Opinion of the Court
The parties contest the degree of weight owed to the EEOC's reading, with General Dynamics urging us that Skidmore v. Swift & Co., 323 U. S. 134 (1944), sets the limit, while Cline and the EEOC say that § 1625.2(a) deserves greater deference under Chevron U. S. A. Inc. v. Natural Resources Defense Council, Inc., 467 U. S. 837 (1984). Although we have devoted a fair amount of attention lately to the varying degrees of deference deserved by agency pronouncements of different sorts, see United States v. Mead Corp., 533 U. S. 218 (2001); Christensen v. Harris County, 529 U. S. 576 (2000), the recent cases are not on point here. In Edelman v. Lynchburg College, 535 U. S. 106, 114 (2002), we found no need to choose between Skidmore and Chevron, or even to defer, because the EEOC was clearly right; today, we neither defer nor settle on any degree of deference because the Commission is clearly wrong.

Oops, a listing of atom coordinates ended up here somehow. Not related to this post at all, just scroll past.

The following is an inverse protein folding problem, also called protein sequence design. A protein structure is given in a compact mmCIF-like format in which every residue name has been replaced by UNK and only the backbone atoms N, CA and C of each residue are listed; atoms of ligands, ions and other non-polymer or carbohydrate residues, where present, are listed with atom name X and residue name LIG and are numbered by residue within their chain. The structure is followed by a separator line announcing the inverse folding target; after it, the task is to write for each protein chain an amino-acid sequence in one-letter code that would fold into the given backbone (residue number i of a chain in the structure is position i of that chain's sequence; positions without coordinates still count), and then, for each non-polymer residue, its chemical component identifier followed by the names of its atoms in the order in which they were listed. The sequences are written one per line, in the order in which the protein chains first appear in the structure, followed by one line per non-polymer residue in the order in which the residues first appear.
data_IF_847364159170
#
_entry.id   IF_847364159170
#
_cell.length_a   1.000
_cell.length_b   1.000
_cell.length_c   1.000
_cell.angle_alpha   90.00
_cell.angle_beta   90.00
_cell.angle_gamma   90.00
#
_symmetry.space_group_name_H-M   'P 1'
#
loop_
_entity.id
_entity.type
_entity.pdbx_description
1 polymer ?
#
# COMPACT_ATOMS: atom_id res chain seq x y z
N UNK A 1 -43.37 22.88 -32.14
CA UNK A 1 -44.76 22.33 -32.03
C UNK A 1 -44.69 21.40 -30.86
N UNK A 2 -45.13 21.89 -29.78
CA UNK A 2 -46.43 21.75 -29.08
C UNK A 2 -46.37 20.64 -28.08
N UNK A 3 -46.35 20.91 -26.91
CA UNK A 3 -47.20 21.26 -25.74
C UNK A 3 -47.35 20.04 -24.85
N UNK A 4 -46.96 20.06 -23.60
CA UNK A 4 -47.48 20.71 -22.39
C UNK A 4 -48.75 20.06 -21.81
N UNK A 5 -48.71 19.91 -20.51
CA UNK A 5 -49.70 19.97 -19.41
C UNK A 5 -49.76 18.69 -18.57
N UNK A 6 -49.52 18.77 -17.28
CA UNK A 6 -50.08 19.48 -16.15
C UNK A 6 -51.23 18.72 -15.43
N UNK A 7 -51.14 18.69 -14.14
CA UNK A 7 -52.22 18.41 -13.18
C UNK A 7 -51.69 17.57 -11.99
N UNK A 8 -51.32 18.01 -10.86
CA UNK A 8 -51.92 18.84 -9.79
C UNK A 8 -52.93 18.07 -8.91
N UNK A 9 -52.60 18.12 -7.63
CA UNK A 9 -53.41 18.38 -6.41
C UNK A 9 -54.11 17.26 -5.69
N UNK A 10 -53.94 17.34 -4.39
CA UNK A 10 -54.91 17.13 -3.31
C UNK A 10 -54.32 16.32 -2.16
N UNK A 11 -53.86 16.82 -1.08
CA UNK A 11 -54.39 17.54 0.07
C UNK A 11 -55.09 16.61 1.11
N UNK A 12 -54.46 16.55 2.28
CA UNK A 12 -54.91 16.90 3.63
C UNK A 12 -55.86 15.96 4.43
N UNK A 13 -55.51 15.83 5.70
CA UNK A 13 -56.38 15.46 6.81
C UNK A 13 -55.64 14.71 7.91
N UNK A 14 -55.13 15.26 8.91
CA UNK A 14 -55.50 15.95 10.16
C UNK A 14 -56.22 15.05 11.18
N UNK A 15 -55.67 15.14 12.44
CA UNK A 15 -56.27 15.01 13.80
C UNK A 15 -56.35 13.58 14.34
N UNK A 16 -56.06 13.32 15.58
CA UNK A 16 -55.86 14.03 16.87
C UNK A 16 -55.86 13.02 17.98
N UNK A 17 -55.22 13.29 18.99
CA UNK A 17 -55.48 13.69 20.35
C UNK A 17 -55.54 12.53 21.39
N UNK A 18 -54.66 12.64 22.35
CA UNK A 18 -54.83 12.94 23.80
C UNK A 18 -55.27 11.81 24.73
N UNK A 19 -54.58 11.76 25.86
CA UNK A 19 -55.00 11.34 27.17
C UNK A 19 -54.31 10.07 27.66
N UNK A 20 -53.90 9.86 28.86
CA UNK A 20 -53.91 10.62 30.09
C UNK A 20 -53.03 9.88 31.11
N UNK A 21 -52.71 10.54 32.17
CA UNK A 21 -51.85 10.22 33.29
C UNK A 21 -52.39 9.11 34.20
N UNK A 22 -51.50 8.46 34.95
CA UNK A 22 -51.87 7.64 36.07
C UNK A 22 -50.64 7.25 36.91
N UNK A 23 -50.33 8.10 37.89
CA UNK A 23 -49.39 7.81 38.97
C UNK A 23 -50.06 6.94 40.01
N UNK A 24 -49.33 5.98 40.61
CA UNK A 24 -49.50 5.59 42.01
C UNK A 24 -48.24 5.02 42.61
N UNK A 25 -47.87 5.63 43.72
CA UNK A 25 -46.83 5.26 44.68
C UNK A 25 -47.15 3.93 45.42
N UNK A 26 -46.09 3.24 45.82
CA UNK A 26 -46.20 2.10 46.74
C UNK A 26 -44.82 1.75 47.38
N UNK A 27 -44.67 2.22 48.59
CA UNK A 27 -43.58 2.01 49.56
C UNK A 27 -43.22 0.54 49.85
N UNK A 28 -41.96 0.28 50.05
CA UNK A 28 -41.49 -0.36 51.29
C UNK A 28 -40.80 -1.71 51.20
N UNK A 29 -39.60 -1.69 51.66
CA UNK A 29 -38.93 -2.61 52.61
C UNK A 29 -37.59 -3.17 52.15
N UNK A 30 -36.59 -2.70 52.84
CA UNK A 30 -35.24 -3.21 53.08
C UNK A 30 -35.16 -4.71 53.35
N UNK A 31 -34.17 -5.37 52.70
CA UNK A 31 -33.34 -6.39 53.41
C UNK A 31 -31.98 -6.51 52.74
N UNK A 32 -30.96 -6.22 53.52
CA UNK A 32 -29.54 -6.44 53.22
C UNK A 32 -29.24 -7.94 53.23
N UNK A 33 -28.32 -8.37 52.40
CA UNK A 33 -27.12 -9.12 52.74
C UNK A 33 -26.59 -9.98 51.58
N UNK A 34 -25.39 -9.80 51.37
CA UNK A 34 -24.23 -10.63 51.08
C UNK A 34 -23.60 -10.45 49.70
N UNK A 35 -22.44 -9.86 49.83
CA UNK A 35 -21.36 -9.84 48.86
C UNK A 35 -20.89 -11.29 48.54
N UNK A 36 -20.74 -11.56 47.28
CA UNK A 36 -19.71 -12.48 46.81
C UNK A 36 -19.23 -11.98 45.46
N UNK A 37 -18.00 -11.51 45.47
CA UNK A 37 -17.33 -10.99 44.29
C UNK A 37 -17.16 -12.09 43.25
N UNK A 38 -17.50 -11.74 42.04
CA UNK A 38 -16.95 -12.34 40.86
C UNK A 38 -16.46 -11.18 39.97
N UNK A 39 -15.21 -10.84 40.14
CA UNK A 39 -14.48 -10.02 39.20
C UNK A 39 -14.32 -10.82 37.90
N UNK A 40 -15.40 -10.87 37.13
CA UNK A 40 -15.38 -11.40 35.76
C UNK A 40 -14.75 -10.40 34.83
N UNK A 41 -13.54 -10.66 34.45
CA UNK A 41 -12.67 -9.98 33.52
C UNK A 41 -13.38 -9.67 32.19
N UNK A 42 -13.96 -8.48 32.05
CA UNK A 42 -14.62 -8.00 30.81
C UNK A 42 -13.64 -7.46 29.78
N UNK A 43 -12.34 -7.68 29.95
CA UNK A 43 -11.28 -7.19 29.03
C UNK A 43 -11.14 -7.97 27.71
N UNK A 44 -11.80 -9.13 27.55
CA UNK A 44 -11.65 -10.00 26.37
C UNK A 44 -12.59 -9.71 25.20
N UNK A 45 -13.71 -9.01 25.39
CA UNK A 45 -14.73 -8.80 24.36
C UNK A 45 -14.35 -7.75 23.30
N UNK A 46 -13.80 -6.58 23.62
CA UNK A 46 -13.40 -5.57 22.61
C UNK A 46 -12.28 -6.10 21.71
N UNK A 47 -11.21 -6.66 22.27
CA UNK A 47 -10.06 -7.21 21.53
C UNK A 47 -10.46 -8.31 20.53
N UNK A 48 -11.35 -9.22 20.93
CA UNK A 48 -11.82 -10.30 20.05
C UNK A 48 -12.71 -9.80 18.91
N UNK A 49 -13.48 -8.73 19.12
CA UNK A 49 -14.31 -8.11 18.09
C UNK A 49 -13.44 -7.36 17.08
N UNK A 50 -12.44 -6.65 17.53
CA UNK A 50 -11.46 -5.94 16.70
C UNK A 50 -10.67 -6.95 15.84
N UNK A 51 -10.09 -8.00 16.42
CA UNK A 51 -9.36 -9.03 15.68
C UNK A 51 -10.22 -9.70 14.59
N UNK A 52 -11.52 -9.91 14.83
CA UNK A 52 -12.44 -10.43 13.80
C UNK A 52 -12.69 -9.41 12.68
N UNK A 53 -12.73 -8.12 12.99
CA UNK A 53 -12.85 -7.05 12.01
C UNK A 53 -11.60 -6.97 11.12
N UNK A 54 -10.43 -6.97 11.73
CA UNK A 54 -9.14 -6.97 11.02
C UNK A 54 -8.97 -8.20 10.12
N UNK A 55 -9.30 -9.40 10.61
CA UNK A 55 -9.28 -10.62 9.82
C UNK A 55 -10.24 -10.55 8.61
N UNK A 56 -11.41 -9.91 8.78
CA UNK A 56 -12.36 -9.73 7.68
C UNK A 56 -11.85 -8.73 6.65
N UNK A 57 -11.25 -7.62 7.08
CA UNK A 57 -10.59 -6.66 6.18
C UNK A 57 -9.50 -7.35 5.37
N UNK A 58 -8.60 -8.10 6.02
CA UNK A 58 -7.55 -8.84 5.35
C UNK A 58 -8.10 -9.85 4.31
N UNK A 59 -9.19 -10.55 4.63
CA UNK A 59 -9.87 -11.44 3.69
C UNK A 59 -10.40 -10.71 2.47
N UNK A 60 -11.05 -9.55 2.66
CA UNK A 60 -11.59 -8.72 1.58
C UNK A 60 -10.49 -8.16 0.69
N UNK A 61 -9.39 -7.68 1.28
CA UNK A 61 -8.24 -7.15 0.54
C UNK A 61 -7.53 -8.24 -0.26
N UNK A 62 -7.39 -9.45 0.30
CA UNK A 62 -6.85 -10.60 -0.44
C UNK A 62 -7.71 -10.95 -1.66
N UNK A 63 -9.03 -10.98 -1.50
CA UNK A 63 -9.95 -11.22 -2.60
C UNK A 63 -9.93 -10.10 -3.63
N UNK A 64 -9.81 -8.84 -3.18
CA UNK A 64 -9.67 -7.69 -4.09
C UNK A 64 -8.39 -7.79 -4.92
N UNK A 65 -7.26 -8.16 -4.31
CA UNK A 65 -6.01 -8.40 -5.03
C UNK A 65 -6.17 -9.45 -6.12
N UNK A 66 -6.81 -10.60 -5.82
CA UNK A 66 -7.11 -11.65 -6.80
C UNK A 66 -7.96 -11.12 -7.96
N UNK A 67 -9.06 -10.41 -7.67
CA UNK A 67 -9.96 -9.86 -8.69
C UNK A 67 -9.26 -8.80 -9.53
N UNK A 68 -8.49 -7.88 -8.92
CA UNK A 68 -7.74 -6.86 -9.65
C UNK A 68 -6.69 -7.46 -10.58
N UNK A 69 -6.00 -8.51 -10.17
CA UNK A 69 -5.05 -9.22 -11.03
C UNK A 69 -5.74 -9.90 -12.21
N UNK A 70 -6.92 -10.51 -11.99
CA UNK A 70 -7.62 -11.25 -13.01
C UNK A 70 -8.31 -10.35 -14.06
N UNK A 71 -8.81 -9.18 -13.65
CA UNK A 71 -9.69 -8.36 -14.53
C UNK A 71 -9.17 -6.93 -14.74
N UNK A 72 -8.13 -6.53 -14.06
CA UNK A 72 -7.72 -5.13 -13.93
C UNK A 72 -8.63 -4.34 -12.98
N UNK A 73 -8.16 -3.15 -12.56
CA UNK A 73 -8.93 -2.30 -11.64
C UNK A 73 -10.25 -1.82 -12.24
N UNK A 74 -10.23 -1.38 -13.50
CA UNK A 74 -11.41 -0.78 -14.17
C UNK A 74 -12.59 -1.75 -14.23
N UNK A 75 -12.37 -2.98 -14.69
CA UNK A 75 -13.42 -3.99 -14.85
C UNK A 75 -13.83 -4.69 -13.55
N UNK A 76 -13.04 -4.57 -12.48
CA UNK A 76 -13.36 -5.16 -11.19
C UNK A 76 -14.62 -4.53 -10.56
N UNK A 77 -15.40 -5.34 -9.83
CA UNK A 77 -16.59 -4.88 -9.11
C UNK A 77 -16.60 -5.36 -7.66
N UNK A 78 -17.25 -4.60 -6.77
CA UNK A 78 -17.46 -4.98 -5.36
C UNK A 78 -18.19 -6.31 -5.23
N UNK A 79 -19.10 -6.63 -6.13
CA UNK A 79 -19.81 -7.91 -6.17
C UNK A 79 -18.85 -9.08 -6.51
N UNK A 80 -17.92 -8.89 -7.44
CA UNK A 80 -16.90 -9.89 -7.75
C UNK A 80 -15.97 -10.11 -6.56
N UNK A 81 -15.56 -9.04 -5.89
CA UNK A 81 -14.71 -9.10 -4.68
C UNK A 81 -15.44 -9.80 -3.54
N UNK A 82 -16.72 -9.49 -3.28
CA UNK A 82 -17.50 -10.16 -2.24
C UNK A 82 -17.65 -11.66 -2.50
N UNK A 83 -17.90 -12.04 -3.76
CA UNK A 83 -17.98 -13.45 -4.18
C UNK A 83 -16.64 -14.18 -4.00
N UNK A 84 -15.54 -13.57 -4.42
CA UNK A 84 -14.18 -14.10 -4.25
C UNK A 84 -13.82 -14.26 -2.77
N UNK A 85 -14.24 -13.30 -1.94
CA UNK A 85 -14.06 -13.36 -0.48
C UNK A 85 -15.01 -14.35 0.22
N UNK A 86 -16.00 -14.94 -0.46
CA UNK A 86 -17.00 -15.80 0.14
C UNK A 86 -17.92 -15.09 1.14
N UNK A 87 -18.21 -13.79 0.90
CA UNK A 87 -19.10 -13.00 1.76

Even for an agency able to claim all the authority possible under Chevron, deference to its statutory interpretation is called for only when the devices of judicial construction have been tried and found to yield no clear sense of congressional intent. INS v. Cardoza-Fonseca, 480 U. S. 421, 446-448 (1987) (citing Chevron, supra, at 843, n. 9). Here, regular interpretive method leaves no serious question, not even about purely textual ambiguity in the ADEA. The word "age" takes on a definite meaning from being in the phrase "discriminat[ion] . . . because of such individual's age," occurring as that phrase does in a statute structured and manifestly intended to protect the older from arbitrary favor for the younger.
We see the text, structure, purpose, and history of the ADEA, along with its relationship to other federal statutes, as showing that the statute does not mean to stop an employer from favoring an older employee over a younger one. The judgment of the Court of Appeals is
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